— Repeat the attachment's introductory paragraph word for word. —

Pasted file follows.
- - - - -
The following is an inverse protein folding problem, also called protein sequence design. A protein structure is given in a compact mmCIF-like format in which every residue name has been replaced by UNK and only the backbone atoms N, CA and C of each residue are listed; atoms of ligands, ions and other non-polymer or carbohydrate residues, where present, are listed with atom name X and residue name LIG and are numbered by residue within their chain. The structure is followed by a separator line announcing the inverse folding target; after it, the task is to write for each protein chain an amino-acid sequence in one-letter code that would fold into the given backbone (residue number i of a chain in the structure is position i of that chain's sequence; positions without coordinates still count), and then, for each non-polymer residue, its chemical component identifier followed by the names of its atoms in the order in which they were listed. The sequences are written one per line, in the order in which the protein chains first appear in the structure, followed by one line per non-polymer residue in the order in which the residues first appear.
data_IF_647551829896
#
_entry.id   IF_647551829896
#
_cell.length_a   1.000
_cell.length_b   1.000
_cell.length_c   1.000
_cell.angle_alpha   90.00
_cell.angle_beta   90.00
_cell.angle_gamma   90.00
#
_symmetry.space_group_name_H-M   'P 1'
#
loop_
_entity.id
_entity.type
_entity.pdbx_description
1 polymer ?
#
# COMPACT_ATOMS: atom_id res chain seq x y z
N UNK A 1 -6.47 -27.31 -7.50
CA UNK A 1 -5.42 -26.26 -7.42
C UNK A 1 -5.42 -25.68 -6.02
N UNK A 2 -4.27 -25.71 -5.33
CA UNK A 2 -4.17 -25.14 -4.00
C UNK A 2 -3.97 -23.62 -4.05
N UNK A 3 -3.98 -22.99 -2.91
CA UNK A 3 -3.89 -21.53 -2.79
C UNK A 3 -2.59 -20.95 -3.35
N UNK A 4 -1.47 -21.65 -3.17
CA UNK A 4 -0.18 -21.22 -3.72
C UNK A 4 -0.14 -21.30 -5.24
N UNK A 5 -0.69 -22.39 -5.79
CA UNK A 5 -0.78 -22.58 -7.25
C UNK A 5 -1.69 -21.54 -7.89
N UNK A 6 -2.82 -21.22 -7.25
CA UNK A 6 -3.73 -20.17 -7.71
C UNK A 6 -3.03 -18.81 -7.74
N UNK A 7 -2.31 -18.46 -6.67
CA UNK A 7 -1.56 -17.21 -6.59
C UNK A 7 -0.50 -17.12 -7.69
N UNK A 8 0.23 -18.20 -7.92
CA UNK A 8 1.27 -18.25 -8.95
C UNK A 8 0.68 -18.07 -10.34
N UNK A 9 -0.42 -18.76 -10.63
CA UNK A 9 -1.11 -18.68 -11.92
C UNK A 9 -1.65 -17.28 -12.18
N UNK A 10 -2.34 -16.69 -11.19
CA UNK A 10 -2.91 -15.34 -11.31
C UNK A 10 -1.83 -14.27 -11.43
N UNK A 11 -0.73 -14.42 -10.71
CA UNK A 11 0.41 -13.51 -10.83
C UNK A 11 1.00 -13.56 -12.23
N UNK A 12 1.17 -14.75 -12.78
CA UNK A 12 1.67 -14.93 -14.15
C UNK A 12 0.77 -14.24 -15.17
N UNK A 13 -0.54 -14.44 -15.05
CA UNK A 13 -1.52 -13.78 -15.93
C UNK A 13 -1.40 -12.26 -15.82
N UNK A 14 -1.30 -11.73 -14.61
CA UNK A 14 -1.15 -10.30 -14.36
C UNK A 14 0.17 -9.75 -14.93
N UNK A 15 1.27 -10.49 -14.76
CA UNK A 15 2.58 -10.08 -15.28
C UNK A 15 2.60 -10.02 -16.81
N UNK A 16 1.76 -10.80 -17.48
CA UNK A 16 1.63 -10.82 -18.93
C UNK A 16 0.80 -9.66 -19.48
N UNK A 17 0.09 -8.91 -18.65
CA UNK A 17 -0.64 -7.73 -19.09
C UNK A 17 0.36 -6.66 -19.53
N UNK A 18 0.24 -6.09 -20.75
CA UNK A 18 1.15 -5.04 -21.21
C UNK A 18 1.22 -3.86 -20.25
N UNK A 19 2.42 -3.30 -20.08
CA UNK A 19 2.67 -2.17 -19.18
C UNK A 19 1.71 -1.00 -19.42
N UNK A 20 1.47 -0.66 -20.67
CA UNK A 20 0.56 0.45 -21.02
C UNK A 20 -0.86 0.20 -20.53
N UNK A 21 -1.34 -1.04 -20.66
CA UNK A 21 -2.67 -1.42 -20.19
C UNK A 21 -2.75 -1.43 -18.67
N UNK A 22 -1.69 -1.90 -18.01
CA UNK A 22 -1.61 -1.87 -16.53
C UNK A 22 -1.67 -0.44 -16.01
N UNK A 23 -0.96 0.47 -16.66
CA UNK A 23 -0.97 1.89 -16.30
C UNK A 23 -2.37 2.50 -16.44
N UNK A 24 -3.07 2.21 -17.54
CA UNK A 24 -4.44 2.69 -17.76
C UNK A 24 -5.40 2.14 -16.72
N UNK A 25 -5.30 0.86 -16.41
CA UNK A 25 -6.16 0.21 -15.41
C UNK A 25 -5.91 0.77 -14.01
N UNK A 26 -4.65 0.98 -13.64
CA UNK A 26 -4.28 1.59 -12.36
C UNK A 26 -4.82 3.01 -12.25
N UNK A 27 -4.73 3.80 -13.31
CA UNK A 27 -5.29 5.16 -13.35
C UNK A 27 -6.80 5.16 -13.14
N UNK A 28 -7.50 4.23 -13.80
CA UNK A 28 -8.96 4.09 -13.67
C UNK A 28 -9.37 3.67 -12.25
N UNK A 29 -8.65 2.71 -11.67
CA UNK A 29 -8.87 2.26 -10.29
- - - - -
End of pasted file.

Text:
The following is an inverse protein folding problem, also called protein sequence design. A protein structure is given in a compact mmCIF-like format in which every residue name has been replaced by UNK and only the backbone atoms N, CA and C of each residue are listed; atoms of ligands, ions and other non-polymer or carbohydrate residues, where present, are listed with atom name X and residue name LIG and are numbered by residue within their chain. The structure is followed by a separator line announcing the inverse folding target; after it, the task is to write for each protein chain an amino-acid sequence in one-letter code that would fold into the given backbone (residue number i of a chain in the structure is position i of that chain's sequence; positions without coordinates still count), and then, for each non-polymer residue, its chemical component identifier followed by the names of its atoms in the order in which they were listed. The sequences are written one per line, in the order in which the protein chains first appear in the structure, followed by one line per non-polymer residue in the order in which the residues first appear.